The Millennial generation is often looked to as the harbinger of the future: the future of tech, the future of finance, the future of giving, the future of politics, and so on. And it’s no wonder. The generation makes up the largest living cohort in the United States, and is the most diverse, highest-educated generation ever in America.
Last week, the National Women’s Business Council (NWBC) tackled another “Millennials are the future” topic by issuing its latest report, “Profile of Millennial Women: The Future of Entrepreneurship in America.” While the title suggests that Millennial women are the future of entrepreneurship in America, the details of the report find that they face more roadblocks than men their age, and many of the same quandaries women who went before them have experienced. It also found that Millennials in general are more risk averse to entrepreneurship than older generations.
The report relied upon data from the 2010-2014 American Community Survey and the 2012 Survey of Business Owners and Self-Employed Persons, both conducted by the U.S. Census Bureau. It also utilized focus groups of Millennial men and women in the technology industry for an up-to-date perspective. The end result, according to the report, is an “account of Millennial entrepreneurship from a gendered perspective, profiling the newest generation of entrepreneurs and learning about their experiences first hand.”
In a phone interview, Nina Roque, the NWBC’s executive director, explained why her organization decided to create the report. “There’s a lot of talk about Millennial entrepreneurs in general, but how are women faring in that greater category?” she queried.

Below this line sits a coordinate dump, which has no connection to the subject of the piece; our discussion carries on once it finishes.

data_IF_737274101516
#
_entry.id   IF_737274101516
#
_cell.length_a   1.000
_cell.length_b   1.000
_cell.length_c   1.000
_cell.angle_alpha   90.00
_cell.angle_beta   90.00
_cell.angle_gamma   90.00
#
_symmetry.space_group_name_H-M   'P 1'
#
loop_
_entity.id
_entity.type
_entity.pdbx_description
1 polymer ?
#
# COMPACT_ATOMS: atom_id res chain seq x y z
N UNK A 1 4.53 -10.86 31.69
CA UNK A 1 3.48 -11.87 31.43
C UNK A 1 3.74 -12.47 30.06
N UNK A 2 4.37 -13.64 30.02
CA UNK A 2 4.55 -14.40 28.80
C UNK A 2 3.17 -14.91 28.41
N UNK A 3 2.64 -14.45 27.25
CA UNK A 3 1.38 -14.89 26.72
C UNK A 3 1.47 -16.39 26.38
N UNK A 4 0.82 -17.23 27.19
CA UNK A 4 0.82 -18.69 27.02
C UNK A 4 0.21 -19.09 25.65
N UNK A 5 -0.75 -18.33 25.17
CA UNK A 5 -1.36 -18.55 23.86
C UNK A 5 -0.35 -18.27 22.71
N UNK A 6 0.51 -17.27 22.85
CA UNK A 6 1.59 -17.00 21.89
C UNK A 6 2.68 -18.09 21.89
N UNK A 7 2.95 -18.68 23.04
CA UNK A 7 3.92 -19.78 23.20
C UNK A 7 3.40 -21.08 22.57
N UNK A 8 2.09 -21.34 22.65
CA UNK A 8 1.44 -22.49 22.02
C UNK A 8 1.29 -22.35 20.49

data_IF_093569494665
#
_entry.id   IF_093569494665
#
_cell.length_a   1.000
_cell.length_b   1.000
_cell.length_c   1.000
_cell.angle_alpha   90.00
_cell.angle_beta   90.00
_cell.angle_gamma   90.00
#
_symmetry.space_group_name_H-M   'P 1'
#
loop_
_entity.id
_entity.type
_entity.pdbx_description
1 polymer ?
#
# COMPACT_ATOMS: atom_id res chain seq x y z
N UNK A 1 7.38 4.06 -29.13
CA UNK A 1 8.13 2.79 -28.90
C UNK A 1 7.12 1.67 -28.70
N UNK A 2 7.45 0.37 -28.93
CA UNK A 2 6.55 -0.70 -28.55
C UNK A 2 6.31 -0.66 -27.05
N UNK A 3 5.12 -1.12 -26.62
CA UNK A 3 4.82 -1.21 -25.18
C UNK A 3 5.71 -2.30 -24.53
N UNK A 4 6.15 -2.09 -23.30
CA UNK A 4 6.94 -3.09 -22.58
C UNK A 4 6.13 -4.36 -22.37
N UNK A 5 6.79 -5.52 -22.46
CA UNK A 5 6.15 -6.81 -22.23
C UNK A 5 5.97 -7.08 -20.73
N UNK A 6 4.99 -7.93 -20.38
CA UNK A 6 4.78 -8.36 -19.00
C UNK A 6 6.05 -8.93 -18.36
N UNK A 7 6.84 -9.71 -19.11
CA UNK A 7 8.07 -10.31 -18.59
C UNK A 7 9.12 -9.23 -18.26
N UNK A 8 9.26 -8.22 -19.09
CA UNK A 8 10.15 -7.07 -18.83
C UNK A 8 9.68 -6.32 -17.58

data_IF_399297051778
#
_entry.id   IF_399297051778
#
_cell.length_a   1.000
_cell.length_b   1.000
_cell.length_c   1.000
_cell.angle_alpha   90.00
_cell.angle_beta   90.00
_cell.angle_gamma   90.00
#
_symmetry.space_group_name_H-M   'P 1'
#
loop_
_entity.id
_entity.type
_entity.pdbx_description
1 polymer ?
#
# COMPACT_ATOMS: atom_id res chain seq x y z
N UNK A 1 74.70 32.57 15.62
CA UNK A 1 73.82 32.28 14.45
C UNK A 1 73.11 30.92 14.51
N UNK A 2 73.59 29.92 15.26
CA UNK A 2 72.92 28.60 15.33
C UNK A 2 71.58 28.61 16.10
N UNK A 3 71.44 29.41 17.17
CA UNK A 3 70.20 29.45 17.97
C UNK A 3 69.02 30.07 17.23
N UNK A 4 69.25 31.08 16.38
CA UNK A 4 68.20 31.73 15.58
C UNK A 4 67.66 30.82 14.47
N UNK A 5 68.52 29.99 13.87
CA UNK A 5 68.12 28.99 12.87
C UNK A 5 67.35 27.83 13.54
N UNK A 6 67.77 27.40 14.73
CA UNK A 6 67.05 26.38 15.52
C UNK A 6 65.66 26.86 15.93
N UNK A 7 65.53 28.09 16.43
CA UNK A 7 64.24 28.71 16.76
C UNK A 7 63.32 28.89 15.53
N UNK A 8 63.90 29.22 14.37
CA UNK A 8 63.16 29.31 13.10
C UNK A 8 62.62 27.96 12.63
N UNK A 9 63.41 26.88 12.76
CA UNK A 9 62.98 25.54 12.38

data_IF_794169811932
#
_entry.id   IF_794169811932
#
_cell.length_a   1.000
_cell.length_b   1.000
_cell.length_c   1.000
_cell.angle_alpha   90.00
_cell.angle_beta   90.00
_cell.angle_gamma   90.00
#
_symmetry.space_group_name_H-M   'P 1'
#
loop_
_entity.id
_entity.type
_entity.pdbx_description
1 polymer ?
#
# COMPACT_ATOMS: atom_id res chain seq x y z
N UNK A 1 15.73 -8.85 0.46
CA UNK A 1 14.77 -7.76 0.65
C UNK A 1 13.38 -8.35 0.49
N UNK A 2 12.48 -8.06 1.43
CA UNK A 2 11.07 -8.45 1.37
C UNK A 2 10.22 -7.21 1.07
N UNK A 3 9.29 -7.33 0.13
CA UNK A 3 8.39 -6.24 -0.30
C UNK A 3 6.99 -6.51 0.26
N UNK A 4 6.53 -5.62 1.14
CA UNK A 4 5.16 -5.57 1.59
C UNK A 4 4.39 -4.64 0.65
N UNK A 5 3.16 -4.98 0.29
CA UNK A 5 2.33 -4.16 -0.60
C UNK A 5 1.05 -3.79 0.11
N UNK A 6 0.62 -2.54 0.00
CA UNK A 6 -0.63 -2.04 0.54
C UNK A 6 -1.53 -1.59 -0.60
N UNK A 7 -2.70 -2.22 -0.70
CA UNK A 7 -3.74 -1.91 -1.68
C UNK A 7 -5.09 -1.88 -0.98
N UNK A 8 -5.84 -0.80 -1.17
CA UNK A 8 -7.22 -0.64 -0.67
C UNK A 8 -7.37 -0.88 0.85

The NWBC’s decision to convene focus groups of Millennials in the tech industry was purposeful, given trends in the industry and in education. “The reason was really because there is such a high growth in that field,” Roque said.
The report found that while Millennial women are the most likely generation of women to hold a degree in a STEM field, there is no corresponding data to show that an increasing number of them are starting firms in STEM industries, she explained. “Women entrepreneurs are missing out on that growth, on the revenue that high growth firms generate,” she said. “Why is that? Is that because they don’t have the mentorship, or they don’t see themselves in that field? What’s going on?”
Roque highlighted some of its key findings about the characteristics common among Millennial women pursuing their own businesses. “Millennial women entrepreneurs are the most educated entrepreneurs that we’ve seen pretty much in any lifetime; 36.4% of Millennial women entrepreneurs have received an associate’s degree or higher. That’s very remarkable,” she said.